Public Health Nutrition

Invited Commentary

The Women's Health Initiative. What is on trial: nutrition and chronic disease? Or misinterpreted science, media havoc and the sound of silence from peers?

Lauren Lissnera1, Lluis Serra Majema2, Maria Daniel Vaz de Almeidaa3, Christina Berga4, Roger Hughesa5, Geoffrey Cannona6, Inga Thorsdottira7, John Kearneya8, Jan-Å Gustafssona9, Joseph Raftera9, Lbrahim Elmadfaa10 and Nick Kennedya11

a1 Department of Community Medicine and Public Health Sahlgrenska Academy at Göteborg University Göteborg, Sweden

a2 Department of Clinical Sciences, University of Las Palmas de Gran Canaria de Gran Canaria and Sociedad Espanñla de Nutrición Comunitária (Spanish Society of Public Health Nutrition), Spain

a3 Faculty of Nutrition and Food Sciences, University of Porto and Portuguese Society for Nutrition and Food Sciences Porto, Portugal

a4 Department of Home Economics, Göteborg University Göteborg, Sweden

a5 School of Public Health (Gold Coast), Griffith University Queensland, Australia

a6 World Health Policy Forum Juiz de Fora, Minas Gerais, Brazil

a7 Unit for Nutrition Research, Landspitali-University Hospital and University of Iceland, Reykjavik, Iceland

a8 Department of Biological Sciences, Dublin Institute of Technology Dublin, Ireland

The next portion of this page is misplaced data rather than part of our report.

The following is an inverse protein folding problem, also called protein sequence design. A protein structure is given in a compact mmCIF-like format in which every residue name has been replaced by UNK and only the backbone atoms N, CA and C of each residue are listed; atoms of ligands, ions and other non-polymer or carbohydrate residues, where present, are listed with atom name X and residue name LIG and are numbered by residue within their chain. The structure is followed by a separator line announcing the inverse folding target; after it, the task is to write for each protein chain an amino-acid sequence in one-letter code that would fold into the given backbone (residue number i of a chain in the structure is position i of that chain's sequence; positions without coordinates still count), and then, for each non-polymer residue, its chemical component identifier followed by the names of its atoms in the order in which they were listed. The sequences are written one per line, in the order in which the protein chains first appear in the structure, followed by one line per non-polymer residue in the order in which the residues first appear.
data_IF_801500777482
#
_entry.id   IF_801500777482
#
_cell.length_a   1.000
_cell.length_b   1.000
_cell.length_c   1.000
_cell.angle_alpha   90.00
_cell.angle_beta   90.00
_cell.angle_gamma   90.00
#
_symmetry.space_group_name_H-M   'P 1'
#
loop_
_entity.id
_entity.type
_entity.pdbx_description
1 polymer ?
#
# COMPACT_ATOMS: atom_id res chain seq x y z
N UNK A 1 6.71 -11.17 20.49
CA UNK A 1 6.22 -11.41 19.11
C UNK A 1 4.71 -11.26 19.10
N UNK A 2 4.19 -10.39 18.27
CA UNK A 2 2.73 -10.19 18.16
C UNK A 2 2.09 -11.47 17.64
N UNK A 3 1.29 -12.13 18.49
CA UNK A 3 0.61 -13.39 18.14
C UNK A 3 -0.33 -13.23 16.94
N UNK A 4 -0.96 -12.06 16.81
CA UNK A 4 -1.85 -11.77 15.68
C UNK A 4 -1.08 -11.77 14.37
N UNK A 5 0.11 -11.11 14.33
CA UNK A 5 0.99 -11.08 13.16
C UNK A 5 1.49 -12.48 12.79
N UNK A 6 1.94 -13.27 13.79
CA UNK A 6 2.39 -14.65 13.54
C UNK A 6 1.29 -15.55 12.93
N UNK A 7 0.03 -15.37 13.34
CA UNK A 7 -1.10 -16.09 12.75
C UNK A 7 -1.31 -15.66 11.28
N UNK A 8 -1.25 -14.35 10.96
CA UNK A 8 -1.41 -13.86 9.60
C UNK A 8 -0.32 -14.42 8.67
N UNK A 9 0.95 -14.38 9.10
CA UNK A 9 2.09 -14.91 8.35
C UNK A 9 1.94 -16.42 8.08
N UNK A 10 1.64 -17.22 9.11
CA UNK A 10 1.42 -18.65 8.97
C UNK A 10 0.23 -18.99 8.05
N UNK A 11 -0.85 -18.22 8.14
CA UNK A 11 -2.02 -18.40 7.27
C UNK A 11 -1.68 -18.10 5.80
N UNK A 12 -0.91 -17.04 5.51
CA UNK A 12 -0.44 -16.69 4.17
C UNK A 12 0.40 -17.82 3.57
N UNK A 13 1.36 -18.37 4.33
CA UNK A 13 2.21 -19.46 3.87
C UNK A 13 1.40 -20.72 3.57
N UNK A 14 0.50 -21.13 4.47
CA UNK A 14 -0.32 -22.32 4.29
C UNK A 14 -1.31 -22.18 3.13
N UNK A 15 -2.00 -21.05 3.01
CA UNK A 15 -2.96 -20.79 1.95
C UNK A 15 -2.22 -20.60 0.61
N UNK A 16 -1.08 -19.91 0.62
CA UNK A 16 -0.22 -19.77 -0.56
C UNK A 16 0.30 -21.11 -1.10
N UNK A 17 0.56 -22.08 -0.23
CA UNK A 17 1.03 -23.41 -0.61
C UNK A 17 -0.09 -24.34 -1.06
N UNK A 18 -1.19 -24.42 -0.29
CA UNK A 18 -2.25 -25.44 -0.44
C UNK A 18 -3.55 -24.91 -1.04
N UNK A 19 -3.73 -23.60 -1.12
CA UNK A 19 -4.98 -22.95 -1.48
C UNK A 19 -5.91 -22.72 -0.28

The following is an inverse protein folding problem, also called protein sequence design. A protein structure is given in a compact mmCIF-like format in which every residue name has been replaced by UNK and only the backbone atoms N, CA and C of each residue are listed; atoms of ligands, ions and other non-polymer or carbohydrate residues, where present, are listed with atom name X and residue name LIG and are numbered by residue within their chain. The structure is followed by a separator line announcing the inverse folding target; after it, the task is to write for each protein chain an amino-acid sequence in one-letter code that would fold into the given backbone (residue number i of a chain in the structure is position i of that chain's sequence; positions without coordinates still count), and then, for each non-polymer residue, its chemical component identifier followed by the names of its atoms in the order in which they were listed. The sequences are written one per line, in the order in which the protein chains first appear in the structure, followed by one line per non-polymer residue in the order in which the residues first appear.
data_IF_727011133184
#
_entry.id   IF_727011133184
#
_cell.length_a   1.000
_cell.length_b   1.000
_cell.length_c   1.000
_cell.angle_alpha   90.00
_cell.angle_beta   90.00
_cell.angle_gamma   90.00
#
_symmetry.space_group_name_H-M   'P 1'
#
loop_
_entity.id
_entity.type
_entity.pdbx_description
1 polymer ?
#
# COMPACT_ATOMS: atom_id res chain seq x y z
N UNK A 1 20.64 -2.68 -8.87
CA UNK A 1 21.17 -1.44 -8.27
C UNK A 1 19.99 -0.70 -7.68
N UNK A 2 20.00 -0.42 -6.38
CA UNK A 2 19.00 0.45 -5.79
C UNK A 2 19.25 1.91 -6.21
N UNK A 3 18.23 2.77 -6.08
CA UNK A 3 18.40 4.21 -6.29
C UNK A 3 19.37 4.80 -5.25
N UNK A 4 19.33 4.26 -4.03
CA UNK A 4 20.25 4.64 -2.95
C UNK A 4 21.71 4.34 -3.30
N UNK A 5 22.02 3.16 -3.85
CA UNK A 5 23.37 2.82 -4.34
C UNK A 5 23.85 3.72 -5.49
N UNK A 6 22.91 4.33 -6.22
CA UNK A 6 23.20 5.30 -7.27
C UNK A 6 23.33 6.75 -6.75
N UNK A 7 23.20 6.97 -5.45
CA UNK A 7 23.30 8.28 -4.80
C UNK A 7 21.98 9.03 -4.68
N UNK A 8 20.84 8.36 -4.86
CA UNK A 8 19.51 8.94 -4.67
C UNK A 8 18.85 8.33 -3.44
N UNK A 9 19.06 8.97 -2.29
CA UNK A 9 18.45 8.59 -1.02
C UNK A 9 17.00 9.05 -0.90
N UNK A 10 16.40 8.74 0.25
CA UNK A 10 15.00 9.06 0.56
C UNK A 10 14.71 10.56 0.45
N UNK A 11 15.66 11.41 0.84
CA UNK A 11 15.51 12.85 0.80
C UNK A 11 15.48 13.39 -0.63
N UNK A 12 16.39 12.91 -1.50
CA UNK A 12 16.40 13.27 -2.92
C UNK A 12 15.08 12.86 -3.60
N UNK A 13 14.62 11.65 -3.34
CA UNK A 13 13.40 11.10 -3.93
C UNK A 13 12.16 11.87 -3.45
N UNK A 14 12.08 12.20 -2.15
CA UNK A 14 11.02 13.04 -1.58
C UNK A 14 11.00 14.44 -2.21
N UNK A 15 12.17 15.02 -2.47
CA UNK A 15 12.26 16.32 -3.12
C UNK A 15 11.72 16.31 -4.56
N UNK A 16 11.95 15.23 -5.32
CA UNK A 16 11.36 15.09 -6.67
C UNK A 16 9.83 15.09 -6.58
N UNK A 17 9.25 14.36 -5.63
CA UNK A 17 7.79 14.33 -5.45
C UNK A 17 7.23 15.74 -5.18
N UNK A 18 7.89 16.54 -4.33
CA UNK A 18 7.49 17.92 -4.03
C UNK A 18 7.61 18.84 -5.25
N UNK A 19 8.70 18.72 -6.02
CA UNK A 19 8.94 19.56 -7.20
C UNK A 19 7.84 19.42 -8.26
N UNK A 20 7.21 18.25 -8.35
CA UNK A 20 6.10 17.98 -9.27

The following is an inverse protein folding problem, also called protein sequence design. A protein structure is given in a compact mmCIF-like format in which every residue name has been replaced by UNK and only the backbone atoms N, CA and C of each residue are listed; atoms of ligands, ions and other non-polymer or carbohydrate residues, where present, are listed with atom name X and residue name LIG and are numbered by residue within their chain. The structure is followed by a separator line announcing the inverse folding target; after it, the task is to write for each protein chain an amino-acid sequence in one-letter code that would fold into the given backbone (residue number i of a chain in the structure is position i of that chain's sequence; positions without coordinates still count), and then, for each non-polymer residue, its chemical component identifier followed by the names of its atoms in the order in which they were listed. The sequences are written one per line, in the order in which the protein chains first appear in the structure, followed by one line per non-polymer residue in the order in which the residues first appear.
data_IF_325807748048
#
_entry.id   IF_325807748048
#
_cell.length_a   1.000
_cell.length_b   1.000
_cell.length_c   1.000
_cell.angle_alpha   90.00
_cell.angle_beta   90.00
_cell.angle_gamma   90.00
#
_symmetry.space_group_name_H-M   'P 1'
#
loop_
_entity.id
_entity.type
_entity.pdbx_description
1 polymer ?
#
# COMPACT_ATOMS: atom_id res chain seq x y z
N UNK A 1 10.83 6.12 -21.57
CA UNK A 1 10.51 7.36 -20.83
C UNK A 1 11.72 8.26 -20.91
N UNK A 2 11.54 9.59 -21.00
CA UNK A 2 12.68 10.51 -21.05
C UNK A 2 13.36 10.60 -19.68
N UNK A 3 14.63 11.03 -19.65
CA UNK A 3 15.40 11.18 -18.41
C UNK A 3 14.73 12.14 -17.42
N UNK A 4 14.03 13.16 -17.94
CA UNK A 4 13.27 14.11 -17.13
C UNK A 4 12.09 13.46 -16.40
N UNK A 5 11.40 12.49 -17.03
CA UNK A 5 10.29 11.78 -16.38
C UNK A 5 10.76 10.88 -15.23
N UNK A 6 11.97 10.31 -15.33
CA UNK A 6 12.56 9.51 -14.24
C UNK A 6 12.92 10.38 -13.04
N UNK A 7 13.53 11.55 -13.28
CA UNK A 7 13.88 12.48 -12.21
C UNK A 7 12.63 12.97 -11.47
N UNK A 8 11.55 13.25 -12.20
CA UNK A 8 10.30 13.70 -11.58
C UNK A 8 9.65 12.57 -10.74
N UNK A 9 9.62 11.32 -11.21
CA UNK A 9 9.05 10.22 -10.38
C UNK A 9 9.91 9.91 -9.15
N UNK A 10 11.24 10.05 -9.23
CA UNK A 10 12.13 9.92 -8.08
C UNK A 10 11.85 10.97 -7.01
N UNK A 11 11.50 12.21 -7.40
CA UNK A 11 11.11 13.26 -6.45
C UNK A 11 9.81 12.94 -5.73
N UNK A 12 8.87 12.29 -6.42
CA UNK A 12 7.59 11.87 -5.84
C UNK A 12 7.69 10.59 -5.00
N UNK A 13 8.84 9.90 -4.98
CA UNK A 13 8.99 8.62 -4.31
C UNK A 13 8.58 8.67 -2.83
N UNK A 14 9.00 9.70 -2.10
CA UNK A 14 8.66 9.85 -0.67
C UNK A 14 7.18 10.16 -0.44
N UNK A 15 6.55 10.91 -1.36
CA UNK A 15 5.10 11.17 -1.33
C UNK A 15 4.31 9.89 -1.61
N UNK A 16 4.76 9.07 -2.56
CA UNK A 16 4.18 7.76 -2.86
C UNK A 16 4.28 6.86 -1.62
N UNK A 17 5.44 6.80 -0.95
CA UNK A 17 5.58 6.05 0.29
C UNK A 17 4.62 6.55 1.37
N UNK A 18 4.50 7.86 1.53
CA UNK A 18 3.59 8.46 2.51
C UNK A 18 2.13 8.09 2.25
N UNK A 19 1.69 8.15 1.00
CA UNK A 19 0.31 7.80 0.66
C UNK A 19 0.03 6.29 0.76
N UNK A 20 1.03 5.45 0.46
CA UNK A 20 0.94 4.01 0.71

a9 Department of Biosciences and Nutrition, Karolinska Institutet Novum, Huddinge, Sweden

a10 Department of Nutritional Sciences, University of Vienna, Austria

a11 Department of Clinical Medicine, Trinity College Dublin, Ireland


The first results of the Women's Health Initiative dietary intervention trial were published in the USA in February. This is a colossal intervention designed to see if diets lower in fat and higher in fruits, vegetables and grains than is usual in high-income countries reduce the incidence of breast cancer, colorectal cancer, heart disease and other chronic diseases, in women aged 50–79 years. As interpreted by US government media releases, the results were unimpressive. As interpreted by a global media blitz, the results indicate that food and nutrition has little or nothing to do with health and disease. But the trial was in key respects not reaching its aims, was methodologically controversial, and in any case has not produced the reported null results. What should the public health nutrition profession do about such messes?